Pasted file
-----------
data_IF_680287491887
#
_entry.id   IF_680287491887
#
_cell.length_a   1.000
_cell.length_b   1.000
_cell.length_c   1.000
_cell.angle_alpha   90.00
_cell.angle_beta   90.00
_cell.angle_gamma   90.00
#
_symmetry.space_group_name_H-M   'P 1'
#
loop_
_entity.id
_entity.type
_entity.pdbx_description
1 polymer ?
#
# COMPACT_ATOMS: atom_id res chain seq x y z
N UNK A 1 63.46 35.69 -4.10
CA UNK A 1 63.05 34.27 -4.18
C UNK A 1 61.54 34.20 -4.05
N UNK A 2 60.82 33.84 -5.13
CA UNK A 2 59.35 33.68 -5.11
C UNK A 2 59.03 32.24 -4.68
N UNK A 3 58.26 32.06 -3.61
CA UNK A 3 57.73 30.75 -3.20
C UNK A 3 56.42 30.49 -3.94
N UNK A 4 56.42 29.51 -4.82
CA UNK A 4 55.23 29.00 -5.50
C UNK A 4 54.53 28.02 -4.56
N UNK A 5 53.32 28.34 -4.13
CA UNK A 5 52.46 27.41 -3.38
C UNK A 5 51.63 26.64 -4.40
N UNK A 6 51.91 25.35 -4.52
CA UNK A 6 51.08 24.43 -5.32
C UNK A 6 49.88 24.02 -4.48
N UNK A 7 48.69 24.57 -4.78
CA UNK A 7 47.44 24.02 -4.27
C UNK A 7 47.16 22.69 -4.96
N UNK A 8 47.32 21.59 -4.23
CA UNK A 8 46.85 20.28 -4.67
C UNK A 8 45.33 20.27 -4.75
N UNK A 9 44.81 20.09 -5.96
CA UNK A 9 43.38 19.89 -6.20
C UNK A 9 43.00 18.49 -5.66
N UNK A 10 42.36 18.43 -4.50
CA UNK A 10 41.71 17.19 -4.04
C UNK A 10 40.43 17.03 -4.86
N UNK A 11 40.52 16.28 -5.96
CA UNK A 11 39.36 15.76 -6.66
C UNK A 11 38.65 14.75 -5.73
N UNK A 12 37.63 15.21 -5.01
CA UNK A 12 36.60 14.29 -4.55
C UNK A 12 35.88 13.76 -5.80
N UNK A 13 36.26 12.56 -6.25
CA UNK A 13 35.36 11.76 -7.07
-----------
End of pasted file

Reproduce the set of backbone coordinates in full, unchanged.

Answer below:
data_IF_680287491887
#
_entry.id   IF_680287491887
#
_cell.length_a   1.000
_cell.length_b   1.000
_cell.length_c   1.000
_cell.angle_alpha   90.00
_cell.angle_beta   90.00
_cell.angle_gamma   90.00
#
_symmetry.space_group_name_H-M   'P 1'
#
loop_
_entity.id
_entity.type
_entity.pdbx_description
1 polymer ?
#
# COMPACT_ATOMS: atom_id res chain seq x y z
N UNK A 1 63.46 35.69 -4.10
CA UNK A 1 63.05 34.27 -4.18
C UNK A 1 61.54 34.20 -4.05
N UNK A 2 60.82 33.84 -5.13
CA UNK A 2 59.35 33.68 -5.11
C UNK A 2 59.03 32.24 -4.68
N UNK A 3 58.26 32.06 -3.61
CA UNK A 3 57.73 30.75 -3.20
C UNK A 3 56.42 30.49 -3.94
N UNK A 4 56.42 29.51 -4.82
CA UNK A 4 55.23 29.00 -5.50
C UNK A 4 54.53 28.02 -4.56
N UNK A 5 53.32 28.34 -4.13
CA UNK A 5 52.46 27.41 -3.38
C UNK A 5 51.63 26.64 -4.40
N UNK A 6 51.91 25.35 -4.52
CA UNK A 6 51.08 24.43 -5.32
C UNK A 6 49.88 24.02 -4.48
N UNK A 7 48.69 24.57 -4.78
CA UNK A 7 47.44 24.02 -4.27
C UNK A 7 47.16 22.69 -4.96
N UNK A 8 47.32 21.59 -4.23
CA UNK A 8 46.85 20.28 -4.67
C UNK A 8 45.33 20.27 -4.75
N UNK A 9 44.81 20.09 -5.96
CA UNK A 9 43.38 19.89 -6.20
C UNK A 9 43.00 18.49 -5.66
N UNK A 10 42.36 18.43 -4.50
CA UNK A 10 41.71 17.19 -4.04
C UNK A 10 40.43 17.03 -4.86
N UNK A 11 40.52 16.28 -5.96
CA UNK A 11 39.36 15.76 -6.66
C UNK A 11 38.65 14.75 -5.73
N UNK A 12 37.63 15.21 -5.01
CA UNK A 12 36.60 14.29 -4.55
C UNK A 12 35.88 13.76 -5.80
N UNK A 13 36.26 12.56 -6.25
CA UNK A 13 35.36 11.76 -7.07